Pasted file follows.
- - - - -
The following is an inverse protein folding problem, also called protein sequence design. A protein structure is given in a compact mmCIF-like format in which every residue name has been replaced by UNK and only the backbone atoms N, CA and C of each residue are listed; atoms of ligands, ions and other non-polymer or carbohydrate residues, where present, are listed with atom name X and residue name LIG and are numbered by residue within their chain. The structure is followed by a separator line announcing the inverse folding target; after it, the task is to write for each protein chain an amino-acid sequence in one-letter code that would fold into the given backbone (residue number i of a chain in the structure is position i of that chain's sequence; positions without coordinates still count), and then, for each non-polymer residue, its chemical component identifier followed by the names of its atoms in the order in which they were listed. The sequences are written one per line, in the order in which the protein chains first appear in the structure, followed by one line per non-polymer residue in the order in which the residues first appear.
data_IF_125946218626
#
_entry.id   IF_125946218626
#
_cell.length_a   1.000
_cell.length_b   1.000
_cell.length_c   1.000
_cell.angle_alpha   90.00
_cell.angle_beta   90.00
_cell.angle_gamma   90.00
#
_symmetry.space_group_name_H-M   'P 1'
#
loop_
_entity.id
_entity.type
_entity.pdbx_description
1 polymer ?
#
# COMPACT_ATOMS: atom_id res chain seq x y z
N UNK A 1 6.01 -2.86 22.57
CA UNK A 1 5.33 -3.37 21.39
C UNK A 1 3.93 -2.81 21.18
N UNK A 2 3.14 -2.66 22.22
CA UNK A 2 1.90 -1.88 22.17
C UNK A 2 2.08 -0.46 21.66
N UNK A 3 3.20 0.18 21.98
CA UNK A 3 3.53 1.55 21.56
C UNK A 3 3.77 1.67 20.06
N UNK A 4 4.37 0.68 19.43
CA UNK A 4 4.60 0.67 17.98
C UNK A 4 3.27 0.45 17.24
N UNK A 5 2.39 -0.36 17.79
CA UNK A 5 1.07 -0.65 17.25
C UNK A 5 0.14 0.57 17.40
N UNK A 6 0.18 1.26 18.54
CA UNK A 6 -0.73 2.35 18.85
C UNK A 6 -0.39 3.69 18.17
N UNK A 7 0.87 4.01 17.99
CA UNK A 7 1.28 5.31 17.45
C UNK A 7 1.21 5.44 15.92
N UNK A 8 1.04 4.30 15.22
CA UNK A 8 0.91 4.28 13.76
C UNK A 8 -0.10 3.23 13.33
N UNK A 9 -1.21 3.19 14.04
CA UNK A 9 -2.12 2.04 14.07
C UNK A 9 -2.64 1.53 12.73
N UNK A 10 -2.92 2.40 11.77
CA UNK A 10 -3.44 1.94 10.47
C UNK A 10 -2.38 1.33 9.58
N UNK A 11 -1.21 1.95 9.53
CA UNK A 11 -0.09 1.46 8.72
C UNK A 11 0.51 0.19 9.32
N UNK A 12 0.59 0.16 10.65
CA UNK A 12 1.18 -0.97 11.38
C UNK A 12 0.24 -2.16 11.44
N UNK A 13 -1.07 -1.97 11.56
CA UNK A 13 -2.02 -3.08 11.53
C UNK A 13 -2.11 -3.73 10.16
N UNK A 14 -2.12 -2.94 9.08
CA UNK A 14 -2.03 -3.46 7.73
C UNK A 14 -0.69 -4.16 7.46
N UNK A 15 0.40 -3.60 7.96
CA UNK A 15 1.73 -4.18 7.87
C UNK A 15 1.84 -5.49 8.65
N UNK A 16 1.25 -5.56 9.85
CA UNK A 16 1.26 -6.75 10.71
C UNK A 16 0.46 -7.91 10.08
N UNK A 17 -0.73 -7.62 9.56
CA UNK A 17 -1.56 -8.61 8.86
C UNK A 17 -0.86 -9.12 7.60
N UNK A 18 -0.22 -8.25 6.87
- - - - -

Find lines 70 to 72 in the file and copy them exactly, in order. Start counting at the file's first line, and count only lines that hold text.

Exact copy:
N UNK A 17 -0.73 -7.62 9.56
CA UNK A 17 -1.56 -8.61 8.86
C UNK A 17 -0.86 -9.12 7.60